Summer let down its guard and fell into the arms of autumn. Winter kept a steady pace behind. The temporary stayed temporary. The grants never came. She lived on in borrowed clothes. She knitted herself a jumper for the cold, and then a hat, and then a scarf, and still nothing changed but the rain. In spring, the people stirred themselves, and she stirred with them. A mini-bus took them back to their old neighbourhood, where the camera crews were waiting. She saw the green shoots of cutting grass nibbled low by wallabies, sprays of leaves bursting lively out of dead trunks. Where her lawn used to be, the ash was contained now by a fine furze of groundcover, creeping hesitantly, unsure of its welcome. Her house was crumbled into its own outline, an architectural drawing of itself. She could never afford to have it rebuilt. They had been forgotten. The promised help would never come.

A flurry of noise, a stirring of excitement. The camera crews stood alert, the shining car with the black windows swung into view. She watched as the prime minister alighted, surrounded by his tribe. He was smaller than she’d expected. He made his way around her neighbours, shaking hands, shaking his head. The smarmy little turd was trying to look sympathetic, she thought. Here he came towards her. He was looking her in the eye now. Cameras were poised. His minders were staring at her patronizingly. She was a photo opportunity. He moved in for a hug. He laid his clammy hands on her. She went OFF.

She was the queen of snark and nobody could lay a finger on her crown. She let forth such a torrent of invective that he was blown backwards, face a peeled red as if he was suffering from chemical burns already, and she had only just begun. It took her one diamond hard sentence to remind him of the help he owed them, and two more to dissect his character completely and find him thoroughly and comprehensively wanting. He backed away towards the car but she had no need to follow him. Her voice was lodged in his ear like a leech and it was going nowhere until it had sucked him dry. On and on she railed, as the cameras gazed at her, bewitched. His presumption, the failings of his government, the state of the country, his rape of the environment, his parsimony, his obsequiousness in the face of God  matched only by the contempt with which he treated God’s people. Rage rushed through her, picking up words as it went, like a flooding river snatching up rocks. She hurled them, she aimed them, she piled them about him until he was walled in on every side and the only escape left to him was apology, and a firm promise of funding. She was back.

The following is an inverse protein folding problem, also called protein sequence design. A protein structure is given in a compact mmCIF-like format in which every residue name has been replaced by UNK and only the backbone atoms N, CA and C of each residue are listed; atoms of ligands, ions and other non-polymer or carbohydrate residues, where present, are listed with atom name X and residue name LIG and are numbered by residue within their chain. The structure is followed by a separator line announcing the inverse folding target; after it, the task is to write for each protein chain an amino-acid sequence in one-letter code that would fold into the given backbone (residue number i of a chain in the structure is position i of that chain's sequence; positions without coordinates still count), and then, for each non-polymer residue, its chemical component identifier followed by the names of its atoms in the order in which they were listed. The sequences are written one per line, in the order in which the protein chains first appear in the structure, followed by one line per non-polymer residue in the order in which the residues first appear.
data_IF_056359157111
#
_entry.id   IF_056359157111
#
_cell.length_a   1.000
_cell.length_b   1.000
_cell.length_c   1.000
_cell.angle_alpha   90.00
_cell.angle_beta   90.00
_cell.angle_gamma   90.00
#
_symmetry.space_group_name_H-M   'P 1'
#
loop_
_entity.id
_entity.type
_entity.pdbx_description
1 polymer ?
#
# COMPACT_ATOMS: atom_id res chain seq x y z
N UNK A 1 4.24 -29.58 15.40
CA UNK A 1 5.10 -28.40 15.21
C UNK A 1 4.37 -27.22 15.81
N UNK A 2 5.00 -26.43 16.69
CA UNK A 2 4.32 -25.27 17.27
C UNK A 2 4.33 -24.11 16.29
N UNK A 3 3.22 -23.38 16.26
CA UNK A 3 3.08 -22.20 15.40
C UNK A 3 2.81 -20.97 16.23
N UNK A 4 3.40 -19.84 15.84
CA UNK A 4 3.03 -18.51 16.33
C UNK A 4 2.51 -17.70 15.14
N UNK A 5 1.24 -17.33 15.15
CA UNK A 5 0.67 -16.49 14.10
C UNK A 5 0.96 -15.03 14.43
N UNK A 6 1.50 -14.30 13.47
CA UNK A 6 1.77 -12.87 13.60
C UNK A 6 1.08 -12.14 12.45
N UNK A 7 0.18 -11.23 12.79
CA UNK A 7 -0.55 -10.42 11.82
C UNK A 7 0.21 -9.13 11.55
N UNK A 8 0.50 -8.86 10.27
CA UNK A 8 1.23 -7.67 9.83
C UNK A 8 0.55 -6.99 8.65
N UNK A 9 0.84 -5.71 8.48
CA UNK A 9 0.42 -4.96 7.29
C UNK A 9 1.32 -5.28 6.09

She sits most evenings on her new veranda now, knitting and holding forth. Nobody escapes her wit and nobody wants to. It is a thing of beauty, fearsome and rare. Sharp as obsidian, clear as melted glass.

Photo by Miriam Alonso on

Leave a Reply

Fill in your details below or click an icon to log in: Logo

You are commenting using your account. Log Out /  Change )

Facebook photo

You are commenting using your Facebook account. Log Out /  Change )

Connecting to %s

%d bloggers like this: